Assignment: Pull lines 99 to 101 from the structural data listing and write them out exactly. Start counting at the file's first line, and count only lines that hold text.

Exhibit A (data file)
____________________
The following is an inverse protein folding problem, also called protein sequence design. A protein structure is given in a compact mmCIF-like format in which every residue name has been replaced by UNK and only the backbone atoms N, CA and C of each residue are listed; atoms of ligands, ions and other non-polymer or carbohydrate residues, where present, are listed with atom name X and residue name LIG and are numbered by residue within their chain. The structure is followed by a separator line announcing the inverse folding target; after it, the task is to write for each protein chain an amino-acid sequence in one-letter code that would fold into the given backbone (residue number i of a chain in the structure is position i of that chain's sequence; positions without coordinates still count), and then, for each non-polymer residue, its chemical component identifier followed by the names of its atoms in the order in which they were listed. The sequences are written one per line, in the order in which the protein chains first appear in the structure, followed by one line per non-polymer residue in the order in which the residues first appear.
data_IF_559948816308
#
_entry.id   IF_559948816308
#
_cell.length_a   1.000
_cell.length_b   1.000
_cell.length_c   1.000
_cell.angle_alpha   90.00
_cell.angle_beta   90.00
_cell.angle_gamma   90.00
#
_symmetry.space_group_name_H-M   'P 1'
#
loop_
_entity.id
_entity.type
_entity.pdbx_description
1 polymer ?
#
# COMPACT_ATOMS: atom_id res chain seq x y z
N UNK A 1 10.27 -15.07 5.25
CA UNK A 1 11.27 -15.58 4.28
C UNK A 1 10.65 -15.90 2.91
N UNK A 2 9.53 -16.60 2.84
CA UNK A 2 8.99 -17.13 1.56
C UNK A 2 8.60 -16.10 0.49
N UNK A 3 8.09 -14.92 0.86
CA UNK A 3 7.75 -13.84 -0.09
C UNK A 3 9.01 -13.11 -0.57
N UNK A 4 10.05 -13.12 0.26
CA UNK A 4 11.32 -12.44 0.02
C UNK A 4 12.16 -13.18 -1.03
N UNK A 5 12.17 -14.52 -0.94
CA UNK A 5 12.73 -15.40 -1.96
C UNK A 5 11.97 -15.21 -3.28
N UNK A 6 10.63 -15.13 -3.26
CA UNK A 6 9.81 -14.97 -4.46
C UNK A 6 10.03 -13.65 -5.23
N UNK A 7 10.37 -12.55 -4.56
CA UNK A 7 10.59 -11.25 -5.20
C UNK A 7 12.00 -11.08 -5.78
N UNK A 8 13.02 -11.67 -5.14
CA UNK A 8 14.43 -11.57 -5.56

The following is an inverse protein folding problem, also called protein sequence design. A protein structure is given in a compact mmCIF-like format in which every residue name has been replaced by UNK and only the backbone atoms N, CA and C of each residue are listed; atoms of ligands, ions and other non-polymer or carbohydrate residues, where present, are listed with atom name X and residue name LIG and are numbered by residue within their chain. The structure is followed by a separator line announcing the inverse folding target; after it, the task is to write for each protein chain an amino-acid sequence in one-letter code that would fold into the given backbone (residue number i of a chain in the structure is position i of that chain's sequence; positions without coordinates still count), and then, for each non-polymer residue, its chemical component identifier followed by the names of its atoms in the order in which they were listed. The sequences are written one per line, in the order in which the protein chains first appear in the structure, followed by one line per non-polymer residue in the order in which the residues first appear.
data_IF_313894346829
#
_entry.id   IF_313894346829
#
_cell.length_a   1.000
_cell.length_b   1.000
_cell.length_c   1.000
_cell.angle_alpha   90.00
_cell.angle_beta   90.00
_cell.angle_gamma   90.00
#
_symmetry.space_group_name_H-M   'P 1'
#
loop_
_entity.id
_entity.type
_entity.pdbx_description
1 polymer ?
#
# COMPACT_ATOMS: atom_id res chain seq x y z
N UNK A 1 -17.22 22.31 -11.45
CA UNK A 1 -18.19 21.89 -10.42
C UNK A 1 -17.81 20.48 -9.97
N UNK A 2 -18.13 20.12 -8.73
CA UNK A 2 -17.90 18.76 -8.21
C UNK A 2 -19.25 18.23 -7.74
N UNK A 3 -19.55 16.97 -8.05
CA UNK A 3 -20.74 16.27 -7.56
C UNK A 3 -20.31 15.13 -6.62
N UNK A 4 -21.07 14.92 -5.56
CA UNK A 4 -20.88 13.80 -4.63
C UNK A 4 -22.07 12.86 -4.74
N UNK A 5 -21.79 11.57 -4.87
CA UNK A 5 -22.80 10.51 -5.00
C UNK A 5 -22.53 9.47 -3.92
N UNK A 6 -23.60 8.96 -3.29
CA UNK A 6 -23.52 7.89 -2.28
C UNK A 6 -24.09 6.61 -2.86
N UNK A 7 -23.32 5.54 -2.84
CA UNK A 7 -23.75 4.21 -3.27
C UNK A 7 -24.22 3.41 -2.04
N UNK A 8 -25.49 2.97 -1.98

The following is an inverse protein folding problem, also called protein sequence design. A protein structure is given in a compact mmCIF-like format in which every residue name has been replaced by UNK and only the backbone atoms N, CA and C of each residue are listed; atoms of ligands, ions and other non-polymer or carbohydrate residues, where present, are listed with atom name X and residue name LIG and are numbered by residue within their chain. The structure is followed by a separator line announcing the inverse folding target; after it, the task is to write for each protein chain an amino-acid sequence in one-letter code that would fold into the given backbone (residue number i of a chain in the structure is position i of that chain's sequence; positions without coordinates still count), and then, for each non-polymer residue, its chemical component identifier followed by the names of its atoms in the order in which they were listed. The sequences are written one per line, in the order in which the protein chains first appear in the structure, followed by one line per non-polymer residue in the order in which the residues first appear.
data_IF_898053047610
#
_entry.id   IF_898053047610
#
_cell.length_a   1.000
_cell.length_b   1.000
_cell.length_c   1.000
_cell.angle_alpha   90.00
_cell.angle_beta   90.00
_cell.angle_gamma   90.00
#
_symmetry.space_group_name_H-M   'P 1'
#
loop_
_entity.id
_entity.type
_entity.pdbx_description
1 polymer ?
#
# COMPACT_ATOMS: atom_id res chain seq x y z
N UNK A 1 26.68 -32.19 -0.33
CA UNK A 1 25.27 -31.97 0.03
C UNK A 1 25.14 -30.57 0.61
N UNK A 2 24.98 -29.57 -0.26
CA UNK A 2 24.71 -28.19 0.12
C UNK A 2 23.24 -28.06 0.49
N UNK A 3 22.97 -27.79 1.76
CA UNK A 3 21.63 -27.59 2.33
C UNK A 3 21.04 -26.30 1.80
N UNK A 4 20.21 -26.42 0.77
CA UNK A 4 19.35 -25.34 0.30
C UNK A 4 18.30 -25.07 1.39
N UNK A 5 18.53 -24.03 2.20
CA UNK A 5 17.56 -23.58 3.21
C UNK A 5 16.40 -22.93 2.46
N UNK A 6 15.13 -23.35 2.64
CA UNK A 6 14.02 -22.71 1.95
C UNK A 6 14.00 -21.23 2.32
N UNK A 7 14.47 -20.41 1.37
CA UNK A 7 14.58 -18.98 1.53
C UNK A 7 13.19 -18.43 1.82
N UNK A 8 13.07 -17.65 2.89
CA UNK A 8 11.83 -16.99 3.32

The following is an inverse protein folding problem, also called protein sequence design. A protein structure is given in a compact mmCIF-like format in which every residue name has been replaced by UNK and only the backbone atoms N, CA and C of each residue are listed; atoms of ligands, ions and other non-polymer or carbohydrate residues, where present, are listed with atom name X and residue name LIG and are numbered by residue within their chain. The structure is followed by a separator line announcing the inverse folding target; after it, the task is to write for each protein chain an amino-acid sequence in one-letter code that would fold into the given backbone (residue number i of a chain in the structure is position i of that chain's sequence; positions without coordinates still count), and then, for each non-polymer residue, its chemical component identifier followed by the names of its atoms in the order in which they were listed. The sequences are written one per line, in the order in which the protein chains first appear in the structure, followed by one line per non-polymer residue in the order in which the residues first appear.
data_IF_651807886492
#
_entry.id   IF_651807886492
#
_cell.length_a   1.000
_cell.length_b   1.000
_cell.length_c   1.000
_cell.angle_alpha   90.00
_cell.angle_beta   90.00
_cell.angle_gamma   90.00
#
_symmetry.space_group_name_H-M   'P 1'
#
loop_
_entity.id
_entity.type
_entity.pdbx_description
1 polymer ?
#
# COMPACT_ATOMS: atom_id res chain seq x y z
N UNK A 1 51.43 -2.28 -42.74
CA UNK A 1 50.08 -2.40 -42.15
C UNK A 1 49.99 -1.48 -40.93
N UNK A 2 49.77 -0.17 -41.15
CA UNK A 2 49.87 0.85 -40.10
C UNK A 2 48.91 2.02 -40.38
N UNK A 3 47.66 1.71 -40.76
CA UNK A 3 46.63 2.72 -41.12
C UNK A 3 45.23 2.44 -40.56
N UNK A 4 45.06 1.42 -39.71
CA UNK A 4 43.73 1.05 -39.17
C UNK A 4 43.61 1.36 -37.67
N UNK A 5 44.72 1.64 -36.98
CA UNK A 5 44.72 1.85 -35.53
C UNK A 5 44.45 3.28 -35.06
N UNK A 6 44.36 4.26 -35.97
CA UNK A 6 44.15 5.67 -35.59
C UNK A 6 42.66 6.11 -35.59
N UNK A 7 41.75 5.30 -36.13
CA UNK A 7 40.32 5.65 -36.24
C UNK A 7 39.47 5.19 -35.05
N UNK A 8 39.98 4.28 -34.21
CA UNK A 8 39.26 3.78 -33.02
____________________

#
_symmetry.space_group_name_H-M   'P 1'
#